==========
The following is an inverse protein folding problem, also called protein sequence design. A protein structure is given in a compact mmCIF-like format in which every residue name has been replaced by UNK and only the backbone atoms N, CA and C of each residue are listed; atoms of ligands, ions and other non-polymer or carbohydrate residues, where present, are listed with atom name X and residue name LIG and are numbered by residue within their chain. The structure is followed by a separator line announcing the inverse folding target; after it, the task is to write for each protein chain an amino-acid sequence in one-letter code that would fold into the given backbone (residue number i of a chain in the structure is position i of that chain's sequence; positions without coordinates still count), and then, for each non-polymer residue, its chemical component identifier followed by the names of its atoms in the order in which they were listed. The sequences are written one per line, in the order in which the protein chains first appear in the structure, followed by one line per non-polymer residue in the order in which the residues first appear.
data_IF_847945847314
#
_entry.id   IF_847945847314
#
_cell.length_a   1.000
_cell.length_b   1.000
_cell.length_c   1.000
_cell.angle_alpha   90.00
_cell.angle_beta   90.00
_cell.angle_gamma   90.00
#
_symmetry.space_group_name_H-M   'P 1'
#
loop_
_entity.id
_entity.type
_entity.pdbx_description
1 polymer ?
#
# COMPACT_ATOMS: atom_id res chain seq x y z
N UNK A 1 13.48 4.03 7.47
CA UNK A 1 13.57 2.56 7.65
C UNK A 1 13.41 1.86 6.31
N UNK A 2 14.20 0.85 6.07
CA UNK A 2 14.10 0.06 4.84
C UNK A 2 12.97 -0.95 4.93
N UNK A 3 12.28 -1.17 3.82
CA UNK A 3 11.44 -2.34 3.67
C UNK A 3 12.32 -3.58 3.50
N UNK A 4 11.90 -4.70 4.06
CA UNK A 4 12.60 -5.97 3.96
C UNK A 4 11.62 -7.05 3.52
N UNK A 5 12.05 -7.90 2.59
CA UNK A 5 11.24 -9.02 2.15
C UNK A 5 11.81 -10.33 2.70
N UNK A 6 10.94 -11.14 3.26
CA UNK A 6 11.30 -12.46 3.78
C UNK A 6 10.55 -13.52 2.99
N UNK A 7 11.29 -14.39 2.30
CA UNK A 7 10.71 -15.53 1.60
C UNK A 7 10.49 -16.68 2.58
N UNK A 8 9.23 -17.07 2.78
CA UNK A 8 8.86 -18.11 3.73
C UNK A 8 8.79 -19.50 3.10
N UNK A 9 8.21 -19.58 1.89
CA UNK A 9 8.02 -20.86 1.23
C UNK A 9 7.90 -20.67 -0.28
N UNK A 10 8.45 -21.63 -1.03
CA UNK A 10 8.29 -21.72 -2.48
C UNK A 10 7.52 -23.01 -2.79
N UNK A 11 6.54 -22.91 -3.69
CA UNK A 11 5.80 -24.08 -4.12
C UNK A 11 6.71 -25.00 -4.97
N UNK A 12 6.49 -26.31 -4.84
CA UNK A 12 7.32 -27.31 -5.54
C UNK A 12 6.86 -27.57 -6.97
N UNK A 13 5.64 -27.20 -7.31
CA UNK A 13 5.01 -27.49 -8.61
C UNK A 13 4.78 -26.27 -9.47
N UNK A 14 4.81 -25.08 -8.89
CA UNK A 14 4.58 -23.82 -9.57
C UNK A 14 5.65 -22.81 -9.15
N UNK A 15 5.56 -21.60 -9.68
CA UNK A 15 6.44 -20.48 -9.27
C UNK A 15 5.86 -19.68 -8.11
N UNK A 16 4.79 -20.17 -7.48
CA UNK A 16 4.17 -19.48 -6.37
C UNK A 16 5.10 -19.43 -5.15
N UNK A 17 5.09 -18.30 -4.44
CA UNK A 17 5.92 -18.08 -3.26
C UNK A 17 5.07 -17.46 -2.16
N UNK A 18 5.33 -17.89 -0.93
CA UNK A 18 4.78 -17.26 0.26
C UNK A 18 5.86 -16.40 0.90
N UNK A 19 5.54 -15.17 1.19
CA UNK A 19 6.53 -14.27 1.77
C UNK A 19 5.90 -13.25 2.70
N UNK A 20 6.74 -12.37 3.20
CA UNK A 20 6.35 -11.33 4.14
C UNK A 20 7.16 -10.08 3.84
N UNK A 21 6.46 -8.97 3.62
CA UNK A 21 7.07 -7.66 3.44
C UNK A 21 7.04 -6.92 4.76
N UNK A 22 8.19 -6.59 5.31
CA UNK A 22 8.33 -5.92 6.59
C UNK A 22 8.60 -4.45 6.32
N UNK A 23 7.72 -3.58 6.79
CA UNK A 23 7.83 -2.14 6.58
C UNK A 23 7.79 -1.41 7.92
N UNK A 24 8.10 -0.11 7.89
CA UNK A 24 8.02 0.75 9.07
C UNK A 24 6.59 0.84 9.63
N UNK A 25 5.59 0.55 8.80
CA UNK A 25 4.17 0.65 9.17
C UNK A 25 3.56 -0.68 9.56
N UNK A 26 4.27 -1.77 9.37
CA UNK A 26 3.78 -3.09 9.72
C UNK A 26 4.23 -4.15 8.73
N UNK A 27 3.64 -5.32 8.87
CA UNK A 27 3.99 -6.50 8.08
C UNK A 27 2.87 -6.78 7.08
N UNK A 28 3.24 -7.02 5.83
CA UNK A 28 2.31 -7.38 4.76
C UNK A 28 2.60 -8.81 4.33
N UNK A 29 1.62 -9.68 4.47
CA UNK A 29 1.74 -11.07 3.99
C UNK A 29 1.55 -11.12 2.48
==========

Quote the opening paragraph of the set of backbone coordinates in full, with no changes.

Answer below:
The following is an inverse protein folding problem, also called protein sequence design. A protein structure is given in a compact mmCIF-like format in which every residue name has been replaced by UNK and only the backbone atoms N, CA and C of each residue are listed; atoms of ligands, ions and other non-polymer or carbohydrate residues, where present, are listed with atom name X and residue name LIG and are numbered by residue within their chain. The structure is followed by a separator line announcing the inverse folding target; after it, the task is to write for each protein chain an amino-acid sequence in one-letter code that would fold into the given backbone (residue number i of a chain in the structure is position i of that chain's sequence; positions without coordinates still count), and then, for each non-polymer residue, its chemical component identifier followed by the names of its atoms in the order in which they were listed. The sequences are written one per line, in the order in which the protein chains first appear in the structure, followed by one line per non-polymer residue in the order in which the residues first appear.